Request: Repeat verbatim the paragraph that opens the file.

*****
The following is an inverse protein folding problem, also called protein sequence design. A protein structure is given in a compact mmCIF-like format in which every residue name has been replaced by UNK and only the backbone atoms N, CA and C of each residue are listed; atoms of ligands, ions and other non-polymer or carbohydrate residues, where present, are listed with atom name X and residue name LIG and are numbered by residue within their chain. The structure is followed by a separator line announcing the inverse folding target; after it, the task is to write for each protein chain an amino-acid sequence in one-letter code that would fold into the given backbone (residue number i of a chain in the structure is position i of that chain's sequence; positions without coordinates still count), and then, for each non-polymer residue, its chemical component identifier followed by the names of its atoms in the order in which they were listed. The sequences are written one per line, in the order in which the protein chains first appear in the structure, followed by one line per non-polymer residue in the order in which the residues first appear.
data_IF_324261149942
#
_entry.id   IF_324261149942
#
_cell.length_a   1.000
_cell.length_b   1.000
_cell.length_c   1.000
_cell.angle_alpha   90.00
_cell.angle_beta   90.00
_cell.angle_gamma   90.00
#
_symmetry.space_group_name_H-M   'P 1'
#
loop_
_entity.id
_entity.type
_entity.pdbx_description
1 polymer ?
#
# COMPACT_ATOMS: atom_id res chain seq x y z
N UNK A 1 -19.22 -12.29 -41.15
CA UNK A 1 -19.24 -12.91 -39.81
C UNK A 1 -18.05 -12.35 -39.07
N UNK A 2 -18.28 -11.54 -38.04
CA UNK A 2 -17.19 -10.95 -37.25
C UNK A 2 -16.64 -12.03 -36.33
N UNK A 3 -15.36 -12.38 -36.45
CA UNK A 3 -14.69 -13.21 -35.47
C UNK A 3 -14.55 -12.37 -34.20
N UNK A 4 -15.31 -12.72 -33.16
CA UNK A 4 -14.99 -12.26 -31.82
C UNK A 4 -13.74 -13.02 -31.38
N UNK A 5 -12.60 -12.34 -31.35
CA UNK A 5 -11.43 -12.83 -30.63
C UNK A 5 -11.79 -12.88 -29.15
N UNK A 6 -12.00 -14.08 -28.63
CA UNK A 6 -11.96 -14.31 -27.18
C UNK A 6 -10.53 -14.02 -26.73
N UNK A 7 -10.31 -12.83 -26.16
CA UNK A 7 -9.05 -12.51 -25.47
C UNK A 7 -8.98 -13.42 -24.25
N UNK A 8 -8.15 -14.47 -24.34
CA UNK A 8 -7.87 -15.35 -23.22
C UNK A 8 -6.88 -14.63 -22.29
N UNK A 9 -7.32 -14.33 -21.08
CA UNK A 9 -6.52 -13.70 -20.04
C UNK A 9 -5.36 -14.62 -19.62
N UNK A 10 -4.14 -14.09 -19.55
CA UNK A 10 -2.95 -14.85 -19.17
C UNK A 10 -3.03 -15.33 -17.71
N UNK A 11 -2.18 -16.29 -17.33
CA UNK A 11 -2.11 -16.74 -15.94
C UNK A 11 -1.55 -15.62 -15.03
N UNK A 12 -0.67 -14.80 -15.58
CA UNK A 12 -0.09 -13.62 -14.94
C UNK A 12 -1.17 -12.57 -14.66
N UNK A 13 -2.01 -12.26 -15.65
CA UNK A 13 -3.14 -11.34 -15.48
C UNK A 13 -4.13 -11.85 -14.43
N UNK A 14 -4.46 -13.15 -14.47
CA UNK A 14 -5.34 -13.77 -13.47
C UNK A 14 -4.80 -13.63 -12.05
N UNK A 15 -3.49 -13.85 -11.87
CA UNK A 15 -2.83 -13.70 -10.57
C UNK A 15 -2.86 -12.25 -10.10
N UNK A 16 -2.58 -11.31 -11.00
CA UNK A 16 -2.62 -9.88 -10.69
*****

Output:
The following is an inverse protein folding problem, also called protein sequence design. A protein structure is given in a compact mmCIF-like format in which every residue name has been replaced by UNK and only the backbone atoms N, CA and C of each residue are listed; atoms of ligands, ions and other non-polymer or carbohydrate residues, where present, are listed with atom name X and residue name LIG and are numbered by residue within their chain. The structure is followed by a separator line announcing the inverse folding target; after it, the task is to write for each protein chain an amino-acid sequence in one-letter code that would fold into the given backbone (residue number i of a chain in the structure is position i of that chain's sequence; positions without coordinates still count), and then, for each non-polymer residue, its chemical component identifier followed by the names of its atoms in the order in which they were listed. The sequences are written one per line, in the order in which the protein chains first appear in the structure, followed by one line per non-polymer residue in the order in which the residues first appear.